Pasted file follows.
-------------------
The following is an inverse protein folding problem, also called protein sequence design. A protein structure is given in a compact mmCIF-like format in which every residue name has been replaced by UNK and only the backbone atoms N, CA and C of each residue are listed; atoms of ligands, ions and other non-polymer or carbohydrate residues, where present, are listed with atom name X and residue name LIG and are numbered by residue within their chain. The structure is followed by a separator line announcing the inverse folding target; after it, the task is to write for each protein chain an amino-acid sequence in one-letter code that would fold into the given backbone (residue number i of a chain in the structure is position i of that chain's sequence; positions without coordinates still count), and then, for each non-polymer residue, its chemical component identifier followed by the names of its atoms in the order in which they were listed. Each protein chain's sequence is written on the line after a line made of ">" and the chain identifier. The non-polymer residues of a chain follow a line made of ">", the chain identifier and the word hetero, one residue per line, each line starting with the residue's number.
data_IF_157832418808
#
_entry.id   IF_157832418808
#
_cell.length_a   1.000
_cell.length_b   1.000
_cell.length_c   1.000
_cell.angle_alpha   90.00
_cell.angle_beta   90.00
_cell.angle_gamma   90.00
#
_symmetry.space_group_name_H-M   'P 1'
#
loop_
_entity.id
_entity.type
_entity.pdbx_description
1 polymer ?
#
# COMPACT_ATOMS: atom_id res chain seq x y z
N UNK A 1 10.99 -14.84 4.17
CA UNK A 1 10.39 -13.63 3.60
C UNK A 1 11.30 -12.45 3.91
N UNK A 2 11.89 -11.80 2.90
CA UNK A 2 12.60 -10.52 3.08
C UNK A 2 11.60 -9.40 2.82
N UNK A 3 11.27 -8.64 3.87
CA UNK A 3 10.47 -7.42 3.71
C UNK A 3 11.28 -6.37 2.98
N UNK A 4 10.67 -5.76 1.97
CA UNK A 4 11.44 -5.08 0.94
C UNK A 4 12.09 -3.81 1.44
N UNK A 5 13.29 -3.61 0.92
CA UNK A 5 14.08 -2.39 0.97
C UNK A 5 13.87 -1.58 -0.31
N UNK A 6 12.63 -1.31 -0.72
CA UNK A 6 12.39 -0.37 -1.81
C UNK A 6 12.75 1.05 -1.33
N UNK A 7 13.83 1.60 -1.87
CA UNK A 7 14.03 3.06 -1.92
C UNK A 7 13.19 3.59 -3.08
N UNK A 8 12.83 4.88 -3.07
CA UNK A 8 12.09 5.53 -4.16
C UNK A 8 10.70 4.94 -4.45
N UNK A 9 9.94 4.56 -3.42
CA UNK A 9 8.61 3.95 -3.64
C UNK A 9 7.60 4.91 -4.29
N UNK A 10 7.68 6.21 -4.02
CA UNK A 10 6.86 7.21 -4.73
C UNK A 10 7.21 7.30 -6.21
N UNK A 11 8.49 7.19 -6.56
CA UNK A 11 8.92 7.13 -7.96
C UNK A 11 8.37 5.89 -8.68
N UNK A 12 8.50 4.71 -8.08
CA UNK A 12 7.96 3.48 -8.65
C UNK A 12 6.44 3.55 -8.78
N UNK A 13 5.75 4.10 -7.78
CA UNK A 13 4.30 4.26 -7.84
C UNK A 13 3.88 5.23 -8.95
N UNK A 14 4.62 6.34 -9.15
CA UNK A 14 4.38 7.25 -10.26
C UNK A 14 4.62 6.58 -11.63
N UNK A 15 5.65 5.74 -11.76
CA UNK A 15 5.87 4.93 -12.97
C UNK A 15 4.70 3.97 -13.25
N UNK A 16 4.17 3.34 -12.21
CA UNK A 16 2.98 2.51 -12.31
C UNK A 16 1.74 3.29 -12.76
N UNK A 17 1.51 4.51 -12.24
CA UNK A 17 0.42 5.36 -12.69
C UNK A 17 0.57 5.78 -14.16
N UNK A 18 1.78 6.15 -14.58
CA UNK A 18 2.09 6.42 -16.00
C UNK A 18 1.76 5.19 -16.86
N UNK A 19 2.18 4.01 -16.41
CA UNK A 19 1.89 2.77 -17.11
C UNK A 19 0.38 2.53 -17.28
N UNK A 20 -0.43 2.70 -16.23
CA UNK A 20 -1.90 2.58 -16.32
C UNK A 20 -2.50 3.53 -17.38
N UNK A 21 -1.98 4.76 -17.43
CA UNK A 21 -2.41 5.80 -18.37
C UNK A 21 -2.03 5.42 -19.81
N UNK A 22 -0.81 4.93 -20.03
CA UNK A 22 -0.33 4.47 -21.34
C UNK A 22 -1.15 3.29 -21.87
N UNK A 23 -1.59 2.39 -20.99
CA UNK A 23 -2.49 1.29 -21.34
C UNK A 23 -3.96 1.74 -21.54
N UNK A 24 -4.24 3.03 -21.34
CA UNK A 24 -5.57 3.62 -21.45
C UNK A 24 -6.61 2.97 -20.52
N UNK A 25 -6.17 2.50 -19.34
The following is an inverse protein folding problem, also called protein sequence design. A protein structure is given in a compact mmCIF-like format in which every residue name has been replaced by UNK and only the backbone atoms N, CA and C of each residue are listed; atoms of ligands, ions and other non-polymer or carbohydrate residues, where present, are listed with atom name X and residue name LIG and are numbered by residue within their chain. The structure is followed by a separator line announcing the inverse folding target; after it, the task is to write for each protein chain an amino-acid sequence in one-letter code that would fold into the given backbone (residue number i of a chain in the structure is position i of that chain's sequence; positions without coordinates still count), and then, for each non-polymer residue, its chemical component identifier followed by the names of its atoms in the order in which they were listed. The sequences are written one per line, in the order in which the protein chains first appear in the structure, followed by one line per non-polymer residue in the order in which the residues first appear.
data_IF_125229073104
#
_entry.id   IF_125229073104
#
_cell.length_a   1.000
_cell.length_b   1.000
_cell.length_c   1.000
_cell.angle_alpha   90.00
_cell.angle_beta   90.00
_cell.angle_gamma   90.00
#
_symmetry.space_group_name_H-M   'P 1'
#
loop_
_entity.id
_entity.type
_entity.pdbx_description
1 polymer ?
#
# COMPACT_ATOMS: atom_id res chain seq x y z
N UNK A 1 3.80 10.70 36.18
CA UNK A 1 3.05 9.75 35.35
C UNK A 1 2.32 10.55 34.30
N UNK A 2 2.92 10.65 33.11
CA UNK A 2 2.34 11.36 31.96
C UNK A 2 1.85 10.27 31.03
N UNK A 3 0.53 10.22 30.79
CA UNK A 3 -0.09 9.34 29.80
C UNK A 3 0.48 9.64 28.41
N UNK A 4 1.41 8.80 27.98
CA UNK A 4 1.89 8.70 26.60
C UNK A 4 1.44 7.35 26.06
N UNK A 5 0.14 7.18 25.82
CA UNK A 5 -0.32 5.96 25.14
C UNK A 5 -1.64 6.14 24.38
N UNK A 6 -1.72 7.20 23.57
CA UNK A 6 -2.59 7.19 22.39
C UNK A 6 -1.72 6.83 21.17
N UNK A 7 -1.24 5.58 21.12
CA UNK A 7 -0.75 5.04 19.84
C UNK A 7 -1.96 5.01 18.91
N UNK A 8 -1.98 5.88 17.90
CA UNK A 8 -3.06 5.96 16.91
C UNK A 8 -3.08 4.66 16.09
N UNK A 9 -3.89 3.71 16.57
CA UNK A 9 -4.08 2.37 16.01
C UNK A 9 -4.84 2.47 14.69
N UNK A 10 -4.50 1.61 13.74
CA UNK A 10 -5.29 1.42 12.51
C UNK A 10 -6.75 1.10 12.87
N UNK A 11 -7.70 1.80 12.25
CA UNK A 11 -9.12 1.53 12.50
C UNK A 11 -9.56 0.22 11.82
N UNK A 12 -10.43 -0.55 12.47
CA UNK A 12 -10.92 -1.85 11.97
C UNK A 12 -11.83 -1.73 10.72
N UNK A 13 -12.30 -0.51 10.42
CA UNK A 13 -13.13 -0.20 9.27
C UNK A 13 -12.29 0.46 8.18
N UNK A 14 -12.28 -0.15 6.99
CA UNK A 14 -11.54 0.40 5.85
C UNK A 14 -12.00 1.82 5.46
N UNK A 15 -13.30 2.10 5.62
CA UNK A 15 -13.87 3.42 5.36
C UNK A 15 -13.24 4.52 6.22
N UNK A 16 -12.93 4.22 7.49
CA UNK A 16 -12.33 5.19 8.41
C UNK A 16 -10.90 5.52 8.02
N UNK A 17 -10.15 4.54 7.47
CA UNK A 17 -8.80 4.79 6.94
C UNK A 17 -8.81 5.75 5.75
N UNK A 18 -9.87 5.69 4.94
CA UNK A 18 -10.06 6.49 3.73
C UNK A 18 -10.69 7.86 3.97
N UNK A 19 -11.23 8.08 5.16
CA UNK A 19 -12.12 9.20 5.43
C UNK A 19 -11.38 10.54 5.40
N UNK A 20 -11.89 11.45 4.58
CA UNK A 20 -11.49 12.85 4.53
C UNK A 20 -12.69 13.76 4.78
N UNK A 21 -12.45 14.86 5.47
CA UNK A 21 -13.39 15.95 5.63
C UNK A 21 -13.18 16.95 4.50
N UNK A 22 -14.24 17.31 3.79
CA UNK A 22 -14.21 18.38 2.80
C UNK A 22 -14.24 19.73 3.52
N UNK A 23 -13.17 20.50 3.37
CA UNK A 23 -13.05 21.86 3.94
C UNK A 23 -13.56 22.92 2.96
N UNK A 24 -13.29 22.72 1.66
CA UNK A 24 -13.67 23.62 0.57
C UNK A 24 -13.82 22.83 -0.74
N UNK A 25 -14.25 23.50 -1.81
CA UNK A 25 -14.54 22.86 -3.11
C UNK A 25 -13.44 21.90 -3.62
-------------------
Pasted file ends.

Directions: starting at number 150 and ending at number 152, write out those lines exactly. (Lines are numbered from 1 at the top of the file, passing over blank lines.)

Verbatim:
CA UNK A 12 -10.92 -1.85 11.97
C UNK A 12 -11.83 -1.73 10.72
N UNK A 13 -12.30 -0.51 10.42